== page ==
11/16/2018 16:24 EST | Updated 11/16/2018 16:30 EST

Health Canada Cracks Down Even More On 'Fun' Vaping Products

Alarming stats out of the U.S. have the Canadian agency taking proactive measures.

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The Tobacco and Vaping Products Act (TVPA), which came into effect earlier this year, will be expanded on Nov. 19. 

In an effort to keep the number of Canadian underage e-cigarette smokers to a minimum, the federal government is introducing additional vaping regulations next week.

The Tobacco and Vaping Products Act (TVPA), which came into effect earlier this year, will be expanded on Nov. 19.

The new legislation bans the sale or promotion of vaping products that have interesting shapes or make sounds, the promotion of candy and dessert flavours, and product promotion by testimonial or endorsement.

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Health Canada will further limit the promotion of dessert and candy flavoured vape liquid.

According to the 2017 Canadian Tobacco, Alcohol and Drugs Survey, 23 per cent of youth aged 15 to 19 had tried vaping, with six per cent having used an e-cigarette in the past 30 days.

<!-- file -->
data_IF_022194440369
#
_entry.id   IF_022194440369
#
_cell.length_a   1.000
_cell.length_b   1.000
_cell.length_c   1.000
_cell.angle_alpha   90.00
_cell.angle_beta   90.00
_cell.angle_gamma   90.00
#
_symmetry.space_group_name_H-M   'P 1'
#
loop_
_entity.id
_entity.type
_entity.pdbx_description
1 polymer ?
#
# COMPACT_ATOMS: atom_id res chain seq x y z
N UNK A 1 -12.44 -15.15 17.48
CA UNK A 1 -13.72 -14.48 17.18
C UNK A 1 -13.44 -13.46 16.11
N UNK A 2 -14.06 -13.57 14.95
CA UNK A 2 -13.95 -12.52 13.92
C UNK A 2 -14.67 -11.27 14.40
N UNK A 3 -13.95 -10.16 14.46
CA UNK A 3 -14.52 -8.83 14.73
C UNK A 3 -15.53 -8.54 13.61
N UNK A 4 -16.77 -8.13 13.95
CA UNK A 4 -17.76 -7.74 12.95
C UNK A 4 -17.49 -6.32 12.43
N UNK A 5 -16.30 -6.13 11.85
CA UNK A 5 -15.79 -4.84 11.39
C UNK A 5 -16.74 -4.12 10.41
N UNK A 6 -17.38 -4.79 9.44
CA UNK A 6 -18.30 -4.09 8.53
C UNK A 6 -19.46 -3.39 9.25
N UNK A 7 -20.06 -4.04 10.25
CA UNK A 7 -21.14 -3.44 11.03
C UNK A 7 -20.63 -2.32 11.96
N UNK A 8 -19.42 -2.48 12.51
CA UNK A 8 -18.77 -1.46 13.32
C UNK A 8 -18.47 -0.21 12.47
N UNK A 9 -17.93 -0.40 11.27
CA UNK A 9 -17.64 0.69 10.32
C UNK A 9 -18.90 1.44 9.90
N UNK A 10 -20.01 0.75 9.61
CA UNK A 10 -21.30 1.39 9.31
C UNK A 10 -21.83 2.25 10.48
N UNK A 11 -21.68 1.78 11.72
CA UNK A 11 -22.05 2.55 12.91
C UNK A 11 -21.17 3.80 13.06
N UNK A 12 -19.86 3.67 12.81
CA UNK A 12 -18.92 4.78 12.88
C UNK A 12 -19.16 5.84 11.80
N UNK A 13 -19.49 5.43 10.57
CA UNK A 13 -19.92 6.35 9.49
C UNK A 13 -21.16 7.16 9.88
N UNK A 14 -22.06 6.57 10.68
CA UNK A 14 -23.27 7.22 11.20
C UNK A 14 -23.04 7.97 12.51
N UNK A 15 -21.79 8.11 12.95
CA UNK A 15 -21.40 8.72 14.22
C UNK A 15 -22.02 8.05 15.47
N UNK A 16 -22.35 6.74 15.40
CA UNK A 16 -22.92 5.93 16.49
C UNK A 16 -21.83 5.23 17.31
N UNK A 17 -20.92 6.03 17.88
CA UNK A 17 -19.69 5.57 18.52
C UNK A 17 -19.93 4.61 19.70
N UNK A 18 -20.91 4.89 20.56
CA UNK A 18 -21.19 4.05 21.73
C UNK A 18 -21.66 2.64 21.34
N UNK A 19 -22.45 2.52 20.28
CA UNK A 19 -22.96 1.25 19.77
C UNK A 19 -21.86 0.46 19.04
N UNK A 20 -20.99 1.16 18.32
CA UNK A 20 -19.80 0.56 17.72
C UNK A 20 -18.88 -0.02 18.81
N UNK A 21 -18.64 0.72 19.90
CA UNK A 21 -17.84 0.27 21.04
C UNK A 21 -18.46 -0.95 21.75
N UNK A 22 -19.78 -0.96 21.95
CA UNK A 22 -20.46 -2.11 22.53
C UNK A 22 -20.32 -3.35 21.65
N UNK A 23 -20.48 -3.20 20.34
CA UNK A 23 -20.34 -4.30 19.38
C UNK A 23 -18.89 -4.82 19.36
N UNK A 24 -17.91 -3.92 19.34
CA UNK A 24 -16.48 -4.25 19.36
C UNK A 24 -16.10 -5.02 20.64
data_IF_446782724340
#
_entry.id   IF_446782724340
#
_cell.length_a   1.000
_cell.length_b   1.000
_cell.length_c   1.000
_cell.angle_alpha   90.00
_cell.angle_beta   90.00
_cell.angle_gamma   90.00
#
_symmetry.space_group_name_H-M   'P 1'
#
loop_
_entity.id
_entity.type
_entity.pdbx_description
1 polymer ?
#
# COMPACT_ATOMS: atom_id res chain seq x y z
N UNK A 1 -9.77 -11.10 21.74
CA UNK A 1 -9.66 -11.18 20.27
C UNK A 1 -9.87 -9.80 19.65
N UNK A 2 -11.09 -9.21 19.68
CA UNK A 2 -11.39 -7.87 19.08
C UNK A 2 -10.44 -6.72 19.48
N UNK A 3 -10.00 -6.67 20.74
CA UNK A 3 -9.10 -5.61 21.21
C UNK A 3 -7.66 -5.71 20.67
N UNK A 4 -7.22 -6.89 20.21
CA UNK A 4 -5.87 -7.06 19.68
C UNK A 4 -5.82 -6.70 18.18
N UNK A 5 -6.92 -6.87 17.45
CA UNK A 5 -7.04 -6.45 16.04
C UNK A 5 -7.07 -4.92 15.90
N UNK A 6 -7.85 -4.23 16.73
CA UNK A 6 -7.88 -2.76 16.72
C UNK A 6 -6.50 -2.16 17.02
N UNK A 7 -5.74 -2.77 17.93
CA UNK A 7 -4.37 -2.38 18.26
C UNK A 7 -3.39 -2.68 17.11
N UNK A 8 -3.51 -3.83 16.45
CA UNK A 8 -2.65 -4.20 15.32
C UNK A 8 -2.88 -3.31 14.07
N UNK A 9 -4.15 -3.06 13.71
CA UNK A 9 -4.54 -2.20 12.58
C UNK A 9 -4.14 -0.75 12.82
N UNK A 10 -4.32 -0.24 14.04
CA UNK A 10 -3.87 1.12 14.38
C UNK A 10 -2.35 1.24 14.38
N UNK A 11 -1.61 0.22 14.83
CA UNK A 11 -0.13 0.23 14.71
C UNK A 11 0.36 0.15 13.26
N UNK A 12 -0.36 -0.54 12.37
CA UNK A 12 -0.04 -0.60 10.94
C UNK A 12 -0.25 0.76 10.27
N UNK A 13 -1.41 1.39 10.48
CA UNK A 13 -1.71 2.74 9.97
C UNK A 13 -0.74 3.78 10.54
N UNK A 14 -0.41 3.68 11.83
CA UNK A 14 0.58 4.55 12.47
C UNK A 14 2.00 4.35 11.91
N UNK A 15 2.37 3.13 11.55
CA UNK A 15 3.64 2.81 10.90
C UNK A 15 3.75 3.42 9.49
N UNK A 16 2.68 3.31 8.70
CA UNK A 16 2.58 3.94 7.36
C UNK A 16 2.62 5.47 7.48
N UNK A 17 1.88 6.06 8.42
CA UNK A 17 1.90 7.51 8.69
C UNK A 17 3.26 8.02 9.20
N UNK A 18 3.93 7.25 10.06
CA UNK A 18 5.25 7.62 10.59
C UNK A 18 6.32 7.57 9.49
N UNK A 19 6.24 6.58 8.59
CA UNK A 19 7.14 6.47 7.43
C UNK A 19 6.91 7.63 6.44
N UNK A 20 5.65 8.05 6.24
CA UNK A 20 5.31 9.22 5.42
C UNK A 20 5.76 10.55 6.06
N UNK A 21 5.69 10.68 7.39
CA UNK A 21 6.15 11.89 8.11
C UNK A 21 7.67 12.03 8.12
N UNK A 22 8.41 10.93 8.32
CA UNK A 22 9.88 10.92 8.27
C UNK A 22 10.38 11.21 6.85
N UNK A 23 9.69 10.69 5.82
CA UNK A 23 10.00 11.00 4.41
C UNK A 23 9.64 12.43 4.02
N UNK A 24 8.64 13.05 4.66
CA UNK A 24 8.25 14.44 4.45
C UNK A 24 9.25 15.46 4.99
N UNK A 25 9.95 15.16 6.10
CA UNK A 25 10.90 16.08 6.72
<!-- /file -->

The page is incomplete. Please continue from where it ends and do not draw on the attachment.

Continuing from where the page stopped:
Troubling stats out of the U.S. this week show that vaping has increased 80 per cent among high-schoolers and 50 per cent among middle-schoolers in the last year, prompting the U.S. Food and Drug Administration to propose new measures against flavoured nicotine products.

Watch more about the U.S. teen vaping epidemic. Story continues below:

With that news, vaping giant Juul Labs Inc. announced they would stop offering some flavours — like cucumber and mango — for sale in U.S. stores, in an attempt to deter underage smokers, and will only offer those flavours for purchase online.

However, they have no plans for a similar suspension in Canada, CBC News reported.

Health Canada said they have not seen a similar spike among underage vaping, but are taking precautions, anyway, by expanding the regulations of the TVPA.

"(Vaping) is a rapidly evolving market with new products regularly being introduced into Canada, and so Health Canada is watching carefully," they said in a press release.

A large-scale U.S. study, released earlier this year, found that daily e-cigarette use can nearly double the risk of a heart attack compared to those who have never used e-cigs, with the risk even higher for those who also continue to smoke conventional tobacco cigarettes.

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In June, Health Canada put a call out looking for young social media stars to help spread the word about the dangers of vaping.